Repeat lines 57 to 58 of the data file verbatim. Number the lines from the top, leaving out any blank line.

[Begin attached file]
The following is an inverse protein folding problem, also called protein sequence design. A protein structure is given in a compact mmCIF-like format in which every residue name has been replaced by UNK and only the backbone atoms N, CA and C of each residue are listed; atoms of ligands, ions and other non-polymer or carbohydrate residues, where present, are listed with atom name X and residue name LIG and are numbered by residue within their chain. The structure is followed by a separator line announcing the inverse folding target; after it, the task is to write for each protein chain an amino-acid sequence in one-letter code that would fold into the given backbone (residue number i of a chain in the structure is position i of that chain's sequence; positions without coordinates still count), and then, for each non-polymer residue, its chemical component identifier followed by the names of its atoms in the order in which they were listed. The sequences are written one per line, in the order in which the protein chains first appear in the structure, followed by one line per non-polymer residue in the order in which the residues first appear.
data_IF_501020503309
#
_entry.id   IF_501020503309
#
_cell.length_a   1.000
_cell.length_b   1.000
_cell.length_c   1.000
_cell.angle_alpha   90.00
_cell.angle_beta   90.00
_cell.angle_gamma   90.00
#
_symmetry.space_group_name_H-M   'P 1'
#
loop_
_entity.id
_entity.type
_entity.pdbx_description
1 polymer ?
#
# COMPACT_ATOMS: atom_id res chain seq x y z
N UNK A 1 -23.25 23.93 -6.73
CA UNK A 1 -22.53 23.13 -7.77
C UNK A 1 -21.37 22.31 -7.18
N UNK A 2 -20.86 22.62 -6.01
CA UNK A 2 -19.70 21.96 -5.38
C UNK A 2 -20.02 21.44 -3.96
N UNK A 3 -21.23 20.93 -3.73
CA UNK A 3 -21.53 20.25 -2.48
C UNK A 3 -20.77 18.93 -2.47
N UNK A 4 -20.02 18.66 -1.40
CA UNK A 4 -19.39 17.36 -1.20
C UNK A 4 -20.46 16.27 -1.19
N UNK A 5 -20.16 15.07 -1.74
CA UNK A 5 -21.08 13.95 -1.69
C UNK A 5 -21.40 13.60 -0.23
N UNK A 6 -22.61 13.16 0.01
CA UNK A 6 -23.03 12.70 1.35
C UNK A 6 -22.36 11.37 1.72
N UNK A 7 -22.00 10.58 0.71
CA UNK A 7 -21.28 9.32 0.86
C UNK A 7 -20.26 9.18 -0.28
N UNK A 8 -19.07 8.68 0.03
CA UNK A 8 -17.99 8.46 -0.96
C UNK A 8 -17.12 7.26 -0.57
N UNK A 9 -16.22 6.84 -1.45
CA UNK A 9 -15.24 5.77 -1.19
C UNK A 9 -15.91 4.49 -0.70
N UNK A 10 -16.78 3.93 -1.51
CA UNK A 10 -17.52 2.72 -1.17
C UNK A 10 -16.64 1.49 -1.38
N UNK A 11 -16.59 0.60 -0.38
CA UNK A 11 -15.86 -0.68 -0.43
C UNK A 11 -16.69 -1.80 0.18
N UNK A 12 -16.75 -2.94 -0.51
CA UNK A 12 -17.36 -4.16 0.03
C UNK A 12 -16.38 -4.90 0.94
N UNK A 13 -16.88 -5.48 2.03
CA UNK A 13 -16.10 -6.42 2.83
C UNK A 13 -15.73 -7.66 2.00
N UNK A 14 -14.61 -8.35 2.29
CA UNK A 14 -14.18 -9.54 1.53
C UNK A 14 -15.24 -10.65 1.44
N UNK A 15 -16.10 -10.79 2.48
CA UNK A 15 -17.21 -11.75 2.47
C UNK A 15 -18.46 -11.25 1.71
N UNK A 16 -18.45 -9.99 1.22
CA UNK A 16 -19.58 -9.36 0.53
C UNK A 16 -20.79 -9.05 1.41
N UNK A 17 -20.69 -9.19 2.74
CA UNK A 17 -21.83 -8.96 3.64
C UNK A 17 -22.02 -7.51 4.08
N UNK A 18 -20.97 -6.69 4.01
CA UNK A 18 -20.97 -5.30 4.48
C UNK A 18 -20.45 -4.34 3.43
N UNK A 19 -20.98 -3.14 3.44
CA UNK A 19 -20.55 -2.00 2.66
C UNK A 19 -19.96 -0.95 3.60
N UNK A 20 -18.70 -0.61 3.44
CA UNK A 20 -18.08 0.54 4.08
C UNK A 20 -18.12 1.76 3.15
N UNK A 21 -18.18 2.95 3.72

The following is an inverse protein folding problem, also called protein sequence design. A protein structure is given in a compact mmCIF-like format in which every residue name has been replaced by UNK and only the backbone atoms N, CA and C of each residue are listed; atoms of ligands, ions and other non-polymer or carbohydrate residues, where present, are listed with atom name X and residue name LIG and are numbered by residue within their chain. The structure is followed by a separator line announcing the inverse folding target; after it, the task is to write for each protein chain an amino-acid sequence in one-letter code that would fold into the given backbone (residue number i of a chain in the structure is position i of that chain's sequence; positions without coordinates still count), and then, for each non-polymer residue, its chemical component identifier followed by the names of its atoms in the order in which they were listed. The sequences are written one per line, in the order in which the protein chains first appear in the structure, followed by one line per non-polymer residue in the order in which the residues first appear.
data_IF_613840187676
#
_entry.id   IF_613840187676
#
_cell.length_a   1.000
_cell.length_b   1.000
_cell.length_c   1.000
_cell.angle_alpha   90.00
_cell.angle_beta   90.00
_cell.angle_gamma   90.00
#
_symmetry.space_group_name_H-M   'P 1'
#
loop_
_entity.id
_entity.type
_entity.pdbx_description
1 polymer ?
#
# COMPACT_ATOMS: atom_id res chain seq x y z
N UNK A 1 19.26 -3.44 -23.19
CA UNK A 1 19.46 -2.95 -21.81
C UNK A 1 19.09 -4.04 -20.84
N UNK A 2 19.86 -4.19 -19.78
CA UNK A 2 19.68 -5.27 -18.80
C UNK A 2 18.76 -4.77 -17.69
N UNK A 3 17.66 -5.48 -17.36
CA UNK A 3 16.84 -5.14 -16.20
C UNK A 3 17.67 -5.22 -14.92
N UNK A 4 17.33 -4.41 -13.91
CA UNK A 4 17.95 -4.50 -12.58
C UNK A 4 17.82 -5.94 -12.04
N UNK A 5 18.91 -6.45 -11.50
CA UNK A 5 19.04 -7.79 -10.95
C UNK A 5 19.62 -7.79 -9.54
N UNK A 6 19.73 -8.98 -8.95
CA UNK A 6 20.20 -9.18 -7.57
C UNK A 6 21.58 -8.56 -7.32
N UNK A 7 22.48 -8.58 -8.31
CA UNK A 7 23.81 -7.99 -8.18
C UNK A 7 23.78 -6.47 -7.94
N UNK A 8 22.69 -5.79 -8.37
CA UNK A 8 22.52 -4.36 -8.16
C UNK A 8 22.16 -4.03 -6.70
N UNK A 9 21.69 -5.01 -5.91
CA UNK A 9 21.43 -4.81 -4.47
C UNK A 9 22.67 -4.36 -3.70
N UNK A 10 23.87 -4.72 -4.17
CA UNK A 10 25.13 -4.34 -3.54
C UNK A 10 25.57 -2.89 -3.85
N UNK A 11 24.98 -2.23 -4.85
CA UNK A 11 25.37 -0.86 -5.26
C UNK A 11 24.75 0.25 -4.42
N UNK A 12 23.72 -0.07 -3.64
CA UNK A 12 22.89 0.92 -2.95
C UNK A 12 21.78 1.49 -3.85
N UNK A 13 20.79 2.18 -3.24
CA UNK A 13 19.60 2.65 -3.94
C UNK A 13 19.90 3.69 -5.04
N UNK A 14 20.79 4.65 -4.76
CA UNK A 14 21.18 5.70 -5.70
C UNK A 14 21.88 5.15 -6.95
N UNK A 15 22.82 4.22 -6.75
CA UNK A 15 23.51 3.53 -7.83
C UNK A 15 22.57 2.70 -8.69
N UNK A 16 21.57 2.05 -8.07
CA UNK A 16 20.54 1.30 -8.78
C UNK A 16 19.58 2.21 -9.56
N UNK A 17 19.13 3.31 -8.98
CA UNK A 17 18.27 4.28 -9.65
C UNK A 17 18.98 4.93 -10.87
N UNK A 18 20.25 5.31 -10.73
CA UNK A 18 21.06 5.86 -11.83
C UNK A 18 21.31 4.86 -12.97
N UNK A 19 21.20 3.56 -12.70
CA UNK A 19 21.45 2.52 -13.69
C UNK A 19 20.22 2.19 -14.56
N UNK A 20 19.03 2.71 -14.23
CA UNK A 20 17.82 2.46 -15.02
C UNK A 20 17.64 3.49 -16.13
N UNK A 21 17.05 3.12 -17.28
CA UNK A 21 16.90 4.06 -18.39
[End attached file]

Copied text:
C UNK A 12 -16.38 -4.90 0.94
N UNK A 13 -16.88 -5.48 2.03